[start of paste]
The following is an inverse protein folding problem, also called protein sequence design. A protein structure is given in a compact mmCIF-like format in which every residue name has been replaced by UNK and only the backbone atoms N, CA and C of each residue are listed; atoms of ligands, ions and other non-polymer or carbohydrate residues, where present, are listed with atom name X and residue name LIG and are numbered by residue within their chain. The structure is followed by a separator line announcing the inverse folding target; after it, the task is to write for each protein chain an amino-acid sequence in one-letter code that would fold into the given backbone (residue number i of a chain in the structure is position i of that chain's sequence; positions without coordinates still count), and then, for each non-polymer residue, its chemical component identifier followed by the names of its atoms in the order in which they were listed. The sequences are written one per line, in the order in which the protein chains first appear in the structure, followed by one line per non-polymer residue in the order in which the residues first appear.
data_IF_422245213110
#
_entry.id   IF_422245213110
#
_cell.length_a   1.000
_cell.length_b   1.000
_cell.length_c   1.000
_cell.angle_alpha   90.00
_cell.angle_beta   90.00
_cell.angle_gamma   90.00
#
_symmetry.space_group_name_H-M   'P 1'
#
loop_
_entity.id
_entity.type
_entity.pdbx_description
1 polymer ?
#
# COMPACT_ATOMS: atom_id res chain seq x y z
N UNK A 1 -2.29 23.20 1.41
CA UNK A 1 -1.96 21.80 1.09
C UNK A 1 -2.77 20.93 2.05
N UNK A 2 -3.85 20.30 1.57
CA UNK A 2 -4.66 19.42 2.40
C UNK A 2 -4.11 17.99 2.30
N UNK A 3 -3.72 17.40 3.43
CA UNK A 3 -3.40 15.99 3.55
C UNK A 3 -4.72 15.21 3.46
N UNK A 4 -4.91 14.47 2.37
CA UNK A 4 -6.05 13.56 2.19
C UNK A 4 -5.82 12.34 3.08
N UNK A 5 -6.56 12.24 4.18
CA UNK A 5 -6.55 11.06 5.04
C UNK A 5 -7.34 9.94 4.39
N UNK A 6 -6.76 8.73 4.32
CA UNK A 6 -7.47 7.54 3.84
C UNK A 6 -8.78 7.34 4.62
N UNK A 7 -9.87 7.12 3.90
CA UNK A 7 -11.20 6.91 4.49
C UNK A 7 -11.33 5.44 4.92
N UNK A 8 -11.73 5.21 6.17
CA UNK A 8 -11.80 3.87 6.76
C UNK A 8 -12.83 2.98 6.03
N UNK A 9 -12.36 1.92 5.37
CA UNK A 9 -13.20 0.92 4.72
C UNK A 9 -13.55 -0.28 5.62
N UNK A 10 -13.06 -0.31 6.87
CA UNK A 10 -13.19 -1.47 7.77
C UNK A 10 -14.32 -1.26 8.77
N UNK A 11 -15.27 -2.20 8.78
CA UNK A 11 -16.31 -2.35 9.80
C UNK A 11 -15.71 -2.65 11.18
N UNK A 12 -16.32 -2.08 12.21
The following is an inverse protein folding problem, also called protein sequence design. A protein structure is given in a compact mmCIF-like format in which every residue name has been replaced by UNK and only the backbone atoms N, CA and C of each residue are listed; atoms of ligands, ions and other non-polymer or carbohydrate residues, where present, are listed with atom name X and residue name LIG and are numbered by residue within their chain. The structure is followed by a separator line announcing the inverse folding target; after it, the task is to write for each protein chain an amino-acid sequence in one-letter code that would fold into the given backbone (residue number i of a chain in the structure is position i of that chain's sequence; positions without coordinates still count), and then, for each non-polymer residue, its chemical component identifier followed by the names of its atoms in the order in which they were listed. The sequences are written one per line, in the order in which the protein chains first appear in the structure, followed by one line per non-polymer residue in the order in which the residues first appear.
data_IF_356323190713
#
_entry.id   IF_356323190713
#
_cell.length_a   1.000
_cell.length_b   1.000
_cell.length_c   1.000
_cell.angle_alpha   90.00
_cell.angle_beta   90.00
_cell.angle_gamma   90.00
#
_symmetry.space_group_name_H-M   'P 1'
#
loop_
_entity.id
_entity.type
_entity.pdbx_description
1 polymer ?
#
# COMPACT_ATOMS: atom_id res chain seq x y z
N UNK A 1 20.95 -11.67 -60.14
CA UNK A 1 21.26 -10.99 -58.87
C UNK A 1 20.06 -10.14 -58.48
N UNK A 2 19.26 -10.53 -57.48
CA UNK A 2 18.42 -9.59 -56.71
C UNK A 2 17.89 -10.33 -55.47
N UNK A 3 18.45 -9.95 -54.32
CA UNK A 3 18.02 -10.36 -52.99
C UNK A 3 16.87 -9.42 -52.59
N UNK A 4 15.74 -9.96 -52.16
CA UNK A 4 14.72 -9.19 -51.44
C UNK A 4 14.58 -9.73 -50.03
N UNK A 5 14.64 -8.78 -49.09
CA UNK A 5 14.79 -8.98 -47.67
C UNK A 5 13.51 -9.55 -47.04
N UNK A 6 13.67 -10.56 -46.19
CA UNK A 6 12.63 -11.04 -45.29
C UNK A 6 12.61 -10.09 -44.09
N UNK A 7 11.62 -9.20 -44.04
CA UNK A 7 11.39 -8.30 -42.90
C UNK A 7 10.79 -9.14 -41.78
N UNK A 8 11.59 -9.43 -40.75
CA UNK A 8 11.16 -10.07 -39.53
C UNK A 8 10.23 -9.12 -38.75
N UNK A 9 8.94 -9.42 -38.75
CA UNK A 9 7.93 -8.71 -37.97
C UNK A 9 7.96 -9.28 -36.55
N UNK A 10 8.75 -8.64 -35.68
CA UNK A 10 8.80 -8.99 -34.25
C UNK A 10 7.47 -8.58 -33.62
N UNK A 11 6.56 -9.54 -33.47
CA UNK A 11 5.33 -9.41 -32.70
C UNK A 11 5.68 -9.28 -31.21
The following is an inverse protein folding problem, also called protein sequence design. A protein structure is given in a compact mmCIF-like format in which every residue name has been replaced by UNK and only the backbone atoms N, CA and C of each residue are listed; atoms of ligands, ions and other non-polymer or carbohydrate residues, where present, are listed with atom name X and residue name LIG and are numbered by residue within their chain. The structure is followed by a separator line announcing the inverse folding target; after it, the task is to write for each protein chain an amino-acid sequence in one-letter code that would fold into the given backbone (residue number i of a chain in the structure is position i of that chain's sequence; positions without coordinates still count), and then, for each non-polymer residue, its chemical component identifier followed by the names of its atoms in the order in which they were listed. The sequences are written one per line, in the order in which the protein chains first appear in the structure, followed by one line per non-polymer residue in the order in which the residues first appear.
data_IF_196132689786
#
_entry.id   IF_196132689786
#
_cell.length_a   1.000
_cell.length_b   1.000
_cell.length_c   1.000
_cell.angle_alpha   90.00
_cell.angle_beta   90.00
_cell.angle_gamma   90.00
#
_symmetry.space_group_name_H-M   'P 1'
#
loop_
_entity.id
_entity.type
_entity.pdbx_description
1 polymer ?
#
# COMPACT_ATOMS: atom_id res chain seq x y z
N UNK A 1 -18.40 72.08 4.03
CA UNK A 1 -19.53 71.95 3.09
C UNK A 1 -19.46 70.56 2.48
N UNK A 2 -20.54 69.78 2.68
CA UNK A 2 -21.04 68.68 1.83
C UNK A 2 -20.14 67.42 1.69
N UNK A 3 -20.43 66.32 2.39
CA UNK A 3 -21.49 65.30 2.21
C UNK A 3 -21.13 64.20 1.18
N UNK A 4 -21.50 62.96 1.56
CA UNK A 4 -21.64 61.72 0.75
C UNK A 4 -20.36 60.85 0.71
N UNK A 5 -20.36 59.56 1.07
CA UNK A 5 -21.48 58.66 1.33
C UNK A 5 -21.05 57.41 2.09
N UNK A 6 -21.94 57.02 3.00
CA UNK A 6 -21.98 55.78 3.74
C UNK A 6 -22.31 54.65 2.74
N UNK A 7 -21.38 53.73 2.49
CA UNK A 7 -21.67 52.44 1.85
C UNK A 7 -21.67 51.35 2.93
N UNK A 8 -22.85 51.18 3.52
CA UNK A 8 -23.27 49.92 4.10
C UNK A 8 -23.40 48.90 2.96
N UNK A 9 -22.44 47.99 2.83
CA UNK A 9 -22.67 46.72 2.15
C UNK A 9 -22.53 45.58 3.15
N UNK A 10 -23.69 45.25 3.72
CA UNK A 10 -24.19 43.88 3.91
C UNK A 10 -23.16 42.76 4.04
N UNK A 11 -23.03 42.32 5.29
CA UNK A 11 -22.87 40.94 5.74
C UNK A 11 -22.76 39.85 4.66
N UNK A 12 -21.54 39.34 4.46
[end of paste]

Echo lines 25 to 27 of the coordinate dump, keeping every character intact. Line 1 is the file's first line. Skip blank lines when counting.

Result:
N UNK A 2 -3.85 20.30 1.57
CA UNK A 2 -4.66 19.42 2.40
C UNK A 2 -4.11 17.99 2.30